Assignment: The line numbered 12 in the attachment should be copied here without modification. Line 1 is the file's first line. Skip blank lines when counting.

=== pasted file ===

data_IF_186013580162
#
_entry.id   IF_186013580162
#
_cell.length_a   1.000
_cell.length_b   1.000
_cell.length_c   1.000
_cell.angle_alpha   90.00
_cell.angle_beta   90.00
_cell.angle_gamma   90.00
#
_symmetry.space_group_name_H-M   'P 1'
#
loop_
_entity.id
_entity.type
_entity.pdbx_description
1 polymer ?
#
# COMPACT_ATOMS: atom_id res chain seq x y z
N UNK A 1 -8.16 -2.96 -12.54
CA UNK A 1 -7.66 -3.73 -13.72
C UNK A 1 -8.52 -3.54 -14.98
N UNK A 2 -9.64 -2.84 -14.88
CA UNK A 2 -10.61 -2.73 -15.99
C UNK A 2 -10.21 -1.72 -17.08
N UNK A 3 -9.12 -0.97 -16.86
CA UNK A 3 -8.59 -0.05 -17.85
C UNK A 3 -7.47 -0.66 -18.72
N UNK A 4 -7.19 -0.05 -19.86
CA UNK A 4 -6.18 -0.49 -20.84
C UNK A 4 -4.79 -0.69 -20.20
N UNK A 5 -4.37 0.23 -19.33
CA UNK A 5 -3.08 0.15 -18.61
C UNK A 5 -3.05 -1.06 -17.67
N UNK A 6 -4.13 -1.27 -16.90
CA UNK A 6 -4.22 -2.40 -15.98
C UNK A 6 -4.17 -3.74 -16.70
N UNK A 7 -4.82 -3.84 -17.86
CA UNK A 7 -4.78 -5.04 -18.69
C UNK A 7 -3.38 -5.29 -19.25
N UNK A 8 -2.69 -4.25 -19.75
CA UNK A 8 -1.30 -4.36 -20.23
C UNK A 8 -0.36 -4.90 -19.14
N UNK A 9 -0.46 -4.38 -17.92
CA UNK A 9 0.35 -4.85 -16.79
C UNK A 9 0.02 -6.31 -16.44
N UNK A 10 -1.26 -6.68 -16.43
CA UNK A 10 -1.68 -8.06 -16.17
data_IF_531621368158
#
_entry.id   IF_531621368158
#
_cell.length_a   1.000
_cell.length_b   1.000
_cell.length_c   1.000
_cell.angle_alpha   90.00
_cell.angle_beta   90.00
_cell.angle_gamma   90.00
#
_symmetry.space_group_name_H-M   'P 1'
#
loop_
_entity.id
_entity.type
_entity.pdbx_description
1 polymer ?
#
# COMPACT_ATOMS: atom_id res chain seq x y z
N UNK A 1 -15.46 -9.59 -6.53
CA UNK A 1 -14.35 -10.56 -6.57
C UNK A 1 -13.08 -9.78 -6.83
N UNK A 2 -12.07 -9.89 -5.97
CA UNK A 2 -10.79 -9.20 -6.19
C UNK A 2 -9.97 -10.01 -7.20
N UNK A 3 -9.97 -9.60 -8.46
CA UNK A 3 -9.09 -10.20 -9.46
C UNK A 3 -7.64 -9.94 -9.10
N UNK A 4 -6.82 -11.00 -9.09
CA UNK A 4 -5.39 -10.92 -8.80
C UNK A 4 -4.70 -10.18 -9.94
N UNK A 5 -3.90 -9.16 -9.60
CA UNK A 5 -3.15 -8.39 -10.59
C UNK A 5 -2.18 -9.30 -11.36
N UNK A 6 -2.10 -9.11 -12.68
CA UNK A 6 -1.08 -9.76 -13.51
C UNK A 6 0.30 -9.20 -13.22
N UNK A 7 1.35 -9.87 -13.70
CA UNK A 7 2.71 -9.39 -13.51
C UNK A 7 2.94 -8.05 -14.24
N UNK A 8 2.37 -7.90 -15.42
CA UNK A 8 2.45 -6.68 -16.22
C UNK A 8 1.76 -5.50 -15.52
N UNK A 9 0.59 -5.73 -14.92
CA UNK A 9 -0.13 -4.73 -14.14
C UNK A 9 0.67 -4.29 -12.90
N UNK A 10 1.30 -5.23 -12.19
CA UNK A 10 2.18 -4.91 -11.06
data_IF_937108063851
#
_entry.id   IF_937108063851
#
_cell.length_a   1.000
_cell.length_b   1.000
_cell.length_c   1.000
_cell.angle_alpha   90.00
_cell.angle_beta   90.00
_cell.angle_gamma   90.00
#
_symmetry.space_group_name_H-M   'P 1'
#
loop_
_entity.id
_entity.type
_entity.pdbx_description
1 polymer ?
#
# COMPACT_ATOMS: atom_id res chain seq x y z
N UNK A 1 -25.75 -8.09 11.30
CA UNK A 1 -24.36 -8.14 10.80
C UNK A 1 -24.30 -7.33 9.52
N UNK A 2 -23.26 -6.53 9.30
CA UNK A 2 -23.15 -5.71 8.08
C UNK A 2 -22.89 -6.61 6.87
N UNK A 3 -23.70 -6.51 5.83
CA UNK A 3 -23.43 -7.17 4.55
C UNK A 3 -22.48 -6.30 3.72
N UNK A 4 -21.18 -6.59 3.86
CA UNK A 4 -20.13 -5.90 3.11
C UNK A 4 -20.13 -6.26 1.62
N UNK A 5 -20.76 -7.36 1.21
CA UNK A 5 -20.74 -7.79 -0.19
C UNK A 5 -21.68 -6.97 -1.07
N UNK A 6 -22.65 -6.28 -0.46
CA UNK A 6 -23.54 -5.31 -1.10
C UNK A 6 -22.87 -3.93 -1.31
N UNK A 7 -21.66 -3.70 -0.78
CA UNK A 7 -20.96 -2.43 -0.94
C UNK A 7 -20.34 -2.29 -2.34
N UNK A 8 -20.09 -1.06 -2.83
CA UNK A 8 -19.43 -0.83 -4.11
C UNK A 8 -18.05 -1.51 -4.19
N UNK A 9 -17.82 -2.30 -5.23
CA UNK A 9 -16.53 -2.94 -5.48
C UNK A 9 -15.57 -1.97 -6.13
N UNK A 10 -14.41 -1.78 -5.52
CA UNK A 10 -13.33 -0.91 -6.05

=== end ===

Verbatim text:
_symmetry.space_group_name_H-M   'P 1'